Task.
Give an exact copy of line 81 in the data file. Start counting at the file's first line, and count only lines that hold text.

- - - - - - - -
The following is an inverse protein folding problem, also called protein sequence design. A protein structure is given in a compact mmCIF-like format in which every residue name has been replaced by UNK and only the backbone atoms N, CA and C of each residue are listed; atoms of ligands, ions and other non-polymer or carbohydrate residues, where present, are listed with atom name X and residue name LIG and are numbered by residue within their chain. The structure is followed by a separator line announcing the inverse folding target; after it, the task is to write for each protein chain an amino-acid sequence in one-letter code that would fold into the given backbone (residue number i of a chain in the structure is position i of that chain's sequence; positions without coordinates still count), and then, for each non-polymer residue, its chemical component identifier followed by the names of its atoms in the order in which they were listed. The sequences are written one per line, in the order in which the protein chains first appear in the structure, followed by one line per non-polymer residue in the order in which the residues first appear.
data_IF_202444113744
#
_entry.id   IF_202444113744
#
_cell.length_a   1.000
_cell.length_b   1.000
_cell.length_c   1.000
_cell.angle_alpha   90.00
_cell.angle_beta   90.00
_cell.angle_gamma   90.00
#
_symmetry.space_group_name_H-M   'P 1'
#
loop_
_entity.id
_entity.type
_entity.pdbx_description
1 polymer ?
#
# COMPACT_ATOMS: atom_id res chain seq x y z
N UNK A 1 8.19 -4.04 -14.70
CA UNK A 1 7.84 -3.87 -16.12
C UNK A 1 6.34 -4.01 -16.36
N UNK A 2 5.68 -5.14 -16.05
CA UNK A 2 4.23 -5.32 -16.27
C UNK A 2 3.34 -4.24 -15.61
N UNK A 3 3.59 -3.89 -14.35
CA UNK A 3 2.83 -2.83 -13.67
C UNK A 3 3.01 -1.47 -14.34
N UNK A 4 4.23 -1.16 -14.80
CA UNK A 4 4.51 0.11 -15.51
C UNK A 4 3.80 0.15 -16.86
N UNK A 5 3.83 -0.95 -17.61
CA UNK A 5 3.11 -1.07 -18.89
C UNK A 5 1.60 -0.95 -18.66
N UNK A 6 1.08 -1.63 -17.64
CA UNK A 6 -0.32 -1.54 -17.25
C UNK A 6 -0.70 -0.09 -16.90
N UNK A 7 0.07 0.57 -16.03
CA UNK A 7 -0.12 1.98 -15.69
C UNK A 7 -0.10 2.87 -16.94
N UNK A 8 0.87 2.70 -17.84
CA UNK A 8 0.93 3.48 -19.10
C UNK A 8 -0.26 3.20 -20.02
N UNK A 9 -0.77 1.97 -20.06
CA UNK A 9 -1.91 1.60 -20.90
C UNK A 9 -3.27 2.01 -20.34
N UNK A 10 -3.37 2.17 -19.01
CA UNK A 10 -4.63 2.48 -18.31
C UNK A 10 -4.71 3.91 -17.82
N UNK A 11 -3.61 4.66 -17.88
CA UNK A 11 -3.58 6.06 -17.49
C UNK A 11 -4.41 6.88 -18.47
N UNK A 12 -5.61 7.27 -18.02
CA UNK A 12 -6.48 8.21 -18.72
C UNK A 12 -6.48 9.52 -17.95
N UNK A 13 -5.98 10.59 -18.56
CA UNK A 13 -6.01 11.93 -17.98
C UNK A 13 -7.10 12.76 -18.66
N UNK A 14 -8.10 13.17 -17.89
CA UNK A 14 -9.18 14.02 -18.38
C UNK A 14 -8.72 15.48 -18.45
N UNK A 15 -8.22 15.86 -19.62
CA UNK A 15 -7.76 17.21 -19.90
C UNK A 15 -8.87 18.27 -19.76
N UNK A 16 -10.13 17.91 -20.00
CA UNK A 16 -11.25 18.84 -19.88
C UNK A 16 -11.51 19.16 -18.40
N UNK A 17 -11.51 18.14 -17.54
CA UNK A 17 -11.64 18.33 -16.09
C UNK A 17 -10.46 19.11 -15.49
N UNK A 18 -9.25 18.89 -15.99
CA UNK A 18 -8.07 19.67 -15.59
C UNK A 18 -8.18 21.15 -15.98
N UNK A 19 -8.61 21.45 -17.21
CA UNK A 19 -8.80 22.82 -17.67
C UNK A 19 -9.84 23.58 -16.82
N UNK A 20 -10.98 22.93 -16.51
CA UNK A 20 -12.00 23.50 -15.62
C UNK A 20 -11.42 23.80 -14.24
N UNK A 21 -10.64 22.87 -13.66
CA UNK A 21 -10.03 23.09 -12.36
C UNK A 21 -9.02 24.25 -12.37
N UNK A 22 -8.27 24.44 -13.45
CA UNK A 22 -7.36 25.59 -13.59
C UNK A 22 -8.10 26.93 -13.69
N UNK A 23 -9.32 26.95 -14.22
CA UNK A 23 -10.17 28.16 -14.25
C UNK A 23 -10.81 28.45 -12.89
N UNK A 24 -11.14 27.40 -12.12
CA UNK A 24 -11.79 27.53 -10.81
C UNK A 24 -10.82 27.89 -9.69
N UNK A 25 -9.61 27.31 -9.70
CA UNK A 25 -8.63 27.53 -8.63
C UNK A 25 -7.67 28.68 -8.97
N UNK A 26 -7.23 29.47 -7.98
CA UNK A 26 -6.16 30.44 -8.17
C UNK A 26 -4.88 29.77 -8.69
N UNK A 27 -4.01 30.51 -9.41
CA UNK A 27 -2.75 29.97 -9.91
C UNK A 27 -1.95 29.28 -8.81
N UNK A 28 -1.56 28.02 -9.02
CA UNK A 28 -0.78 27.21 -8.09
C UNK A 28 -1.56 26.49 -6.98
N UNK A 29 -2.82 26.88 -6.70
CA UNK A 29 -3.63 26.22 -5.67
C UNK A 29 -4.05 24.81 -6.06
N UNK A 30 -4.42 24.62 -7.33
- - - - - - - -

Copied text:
C UNK A 20 -11.42 23.80 -14.24